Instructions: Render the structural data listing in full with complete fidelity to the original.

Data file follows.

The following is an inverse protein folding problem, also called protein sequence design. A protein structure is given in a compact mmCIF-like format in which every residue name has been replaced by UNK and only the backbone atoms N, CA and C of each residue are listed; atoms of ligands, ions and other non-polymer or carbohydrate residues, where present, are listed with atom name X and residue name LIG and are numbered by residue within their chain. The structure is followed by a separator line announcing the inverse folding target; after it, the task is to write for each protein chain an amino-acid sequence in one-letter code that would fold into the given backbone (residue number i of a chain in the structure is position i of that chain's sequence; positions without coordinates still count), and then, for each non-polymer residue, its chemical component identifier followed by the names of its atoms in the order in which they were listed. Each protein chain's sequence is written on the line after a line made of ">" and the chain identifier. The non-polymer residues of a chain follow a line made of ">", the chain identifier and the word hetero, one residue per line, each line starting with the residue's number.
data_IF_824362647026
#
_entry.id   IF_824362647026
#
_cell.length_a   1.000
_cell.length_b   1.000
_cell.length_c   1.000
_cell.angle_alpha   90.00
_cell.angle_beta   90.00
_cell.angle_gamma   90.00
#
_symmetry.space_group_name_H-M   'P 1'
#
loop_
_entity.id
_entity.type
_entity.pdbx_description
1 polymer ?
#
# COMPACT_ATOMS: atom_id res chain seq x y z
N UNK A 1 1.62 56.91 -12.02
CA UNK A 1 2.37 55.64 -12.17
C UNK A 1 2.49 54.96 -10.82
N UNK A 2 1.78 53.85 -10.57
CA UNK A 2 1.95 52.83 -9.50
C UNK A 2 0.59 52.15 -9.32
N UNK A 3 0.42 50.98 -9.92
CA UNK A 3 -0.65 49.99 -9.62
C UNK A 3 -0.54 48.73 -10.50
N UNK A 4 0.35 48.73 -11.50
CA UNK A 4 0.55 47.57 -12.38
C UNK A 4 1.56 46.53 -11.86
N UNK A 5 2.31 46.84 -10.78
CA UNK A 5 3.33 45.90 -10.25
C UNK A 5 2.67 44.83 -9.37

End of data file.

The following is an inverse protein folding problem, also called protein sequence design. A protein structure is given in a compact mmCIF-like format in which every residue name has been replaced by UNK and only the backbone atoms N, CA and C of each residue are listed; atoms of ligands, ions and other non-polymer or carbohydrate residues, where present, are listed with atom name X and residue name LIG and are numbered by residue within their chain. The structure is followed by a separator line announcing the inverse folding target; after it, the task is to write for each protein chain an amino-acid sequence in one-letter code that would fold into the given backbone (residue number i of a chain in the structure is position i of that chain's sequence; positions without coordinates still count), and then, for each non-polymer residue, its chemical component identifier followed by the names of its atoms in the order in which they were listed. Each protein chain's sequence is written on the line after a line made of ">" and the chain identifier. The non-polymer residues of a chain follow a line made of ">", the chain identifier and the word hetero, one residue per line, each line starting with the residue's number.
data_IF_824362647026
#
_entry.id   IF_824362647026
#
_cell.length_a   1.000
_cell.length_b   1.000
_cell.length_c   1.000
_cell.angle_alpha   90.00
_cell.angle_beta   90.00
_cell.angle_gamma   90.00
#
_symmetry.space_group_name_H-M   'P 1'
#
loop_
_entity.id
_entity.type
_entity.pdbx_description
1 polymer ?
#
# COMPACT_ATOMS: atom_id res chain seq x y z
N UNK A 1 1.62 56.91 -12.02
CA UNK A 1 2.37 55.64 -12.17
C UNK A 1 2.49 54.96 -10.82
N UNK A 2 1.78 53.85 -10.57
CA UNK A 2 1.95 52.83 -9.50
C UNK A 2 0.59 52.15 -9.32
N UNK A 3 0.42 50.98 -9.92
CA UNK A 3 -0.65 49.99 -9.62
C UNK A 3 -0.54 48.73 -10.50
N UNK A 4 0.35 48.73 -11.50
CA UNK A 4 0.55 47.57 -12.38
C UNK A 4 1.56 46.53 -11.86
N UNK A 5 2.31 46.84 -10.78
CA UNK A 5 3.33 45.90 -10.25
C UNK A 5 2.67 44.83 -9.37